Here are some excerpts:
Calling it a "very grave situation," the Vatican has excommunicated members of a controversial Quebec Catholic movement, the Army of Mary, for their heretical beliefs that derive from the writings of Marie-Paule Giguère, an 86-year-old mystic who claims to be a reincarnation of the Virgin Mary.
In a judgment delivered to the group on Monday, and announced yesterday, the Congregation for the Doctrine of the Faith ruled that the ordinations of six priests in the Army of Mary this past June were illegitimate, because they were performed by a priest rather than a bishop.
Founded as a prayer group in 1971, and recognized by the Archbishop of Quebec four years later, the Army of Mary has been a headache for Canadian Catholic bishops ever since.
In her writings, Mme. Giguère described visions and messages she received from God, explaining that Mary, the mother of Jesus, is fully divine, and also that, as her modern incarnation, so is Mme. Giguère. Rather than the traditional Catholic Trinity - in which God, Jesus and the Holy Spirit are each fully divine and part of a three-part deity - the Army of Mary now speaks of a "quinternity," including Mary and Mme. Giguère.
In fact, until this week, things stood pretty much as they were 20 years ago, when in 1987 the late Cardinal Louis-Albert Vachon revoked the Army of Mary's status as a Catholic organization, which was meant as a warning of future excommunication. In 1999, Bishop Cazabon was appointed as Pontifical Commissioner, a sort of Papal envoy, but things remained stalled until 2001, when the Canadian Conference of Catholic Bishops issued a doctrinal note in 2001 stating that the Army of Mary is not a "Catholic association."
Things came to a crisis this June, however, when a leading Army of Mary priest called Father Jean-Pierre Mastropietro ordained six new priests, including a father and son. Under canon law, only a bishop can ordain priests.
He said he regrets the failure of the efforts at reconciliation, because most of the Army of Mary's priests - there are 39 at the Lac-Etchemin centre, for example, in addition to brothers and sisters of the order - are legitimately ordained, one even by the late Pope John Paul II.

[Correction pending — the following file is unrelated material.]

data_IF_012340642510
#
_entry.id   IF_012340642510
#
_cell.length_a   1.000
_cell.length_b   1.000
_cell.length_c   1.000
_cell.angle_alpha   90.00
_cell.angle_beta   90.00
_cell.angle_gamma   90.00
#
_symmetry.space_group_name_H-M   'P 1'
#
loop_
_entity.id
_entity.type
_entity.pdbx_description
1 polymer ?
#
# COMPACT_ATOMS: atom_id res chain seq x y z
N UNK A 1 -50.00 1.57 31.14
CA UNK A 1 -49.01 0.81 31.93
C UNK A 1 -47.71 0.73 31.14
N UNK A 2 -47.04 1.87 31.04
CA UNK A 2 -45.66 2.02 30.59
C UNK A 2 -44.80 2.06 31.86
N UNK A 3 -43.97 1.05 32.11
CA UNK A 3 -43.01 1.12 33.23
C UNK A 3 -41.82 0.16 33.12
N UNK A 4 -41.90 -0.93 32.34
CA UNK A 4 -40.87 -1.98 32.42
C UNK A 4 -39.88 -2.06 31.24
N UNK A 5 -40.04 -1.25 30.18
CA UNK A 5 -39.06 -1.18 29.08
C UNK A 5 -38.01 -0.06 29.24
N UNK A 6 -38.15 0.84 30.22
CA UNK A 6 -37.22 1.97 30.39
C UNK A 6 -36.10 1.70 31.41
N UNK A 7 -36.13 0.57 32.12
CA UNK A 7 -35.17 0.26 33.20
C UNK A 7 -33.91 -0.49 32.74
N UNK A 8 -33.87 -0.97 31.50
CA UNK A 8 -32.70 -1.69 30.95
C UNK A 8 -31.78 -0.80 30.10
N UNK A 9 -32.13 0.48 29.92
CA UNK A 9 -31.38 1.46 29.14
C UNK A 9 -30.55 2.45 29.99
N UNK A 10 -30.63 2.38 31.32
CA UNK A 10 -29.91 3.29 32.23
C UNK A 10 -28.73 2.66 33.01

But now that Fr. Mastropietro is wearing a Byzantine crown and "acting like a pope" himself, the final line has been crossed.
"I did my very best with these men," Archbishop Prendergast said.
"I like them. I would like them to be Catholic priests. We need Catholic priests, but we have to have Catholic priests who obey what the bishops say ... [But] once you decide Heaven can tell you what to do, it can tell you all kinds of things that go beyond the boundaries."
What I find interesting about this story:
1. It took 20 years for the unified hierarchy to excommunicate this group (after being a legit Catholic association for a few years).
2. That the final straw for the RCC wasn’t that the leader promoted herself as the incarnation of Mary and part of the “quinternity”, but that the group performed an illegitimate ordination.
3. That this cult has many legitimately ordained RC priests as members (who the Archbishop would like to have return).
4. That “unity” is so important that reconciliation with a cult is a worth pursuing.
5. The quote: “... [But] once you decide Heaven can tell you what to do, it can tell you all kinds of things that go beyond the boundaries."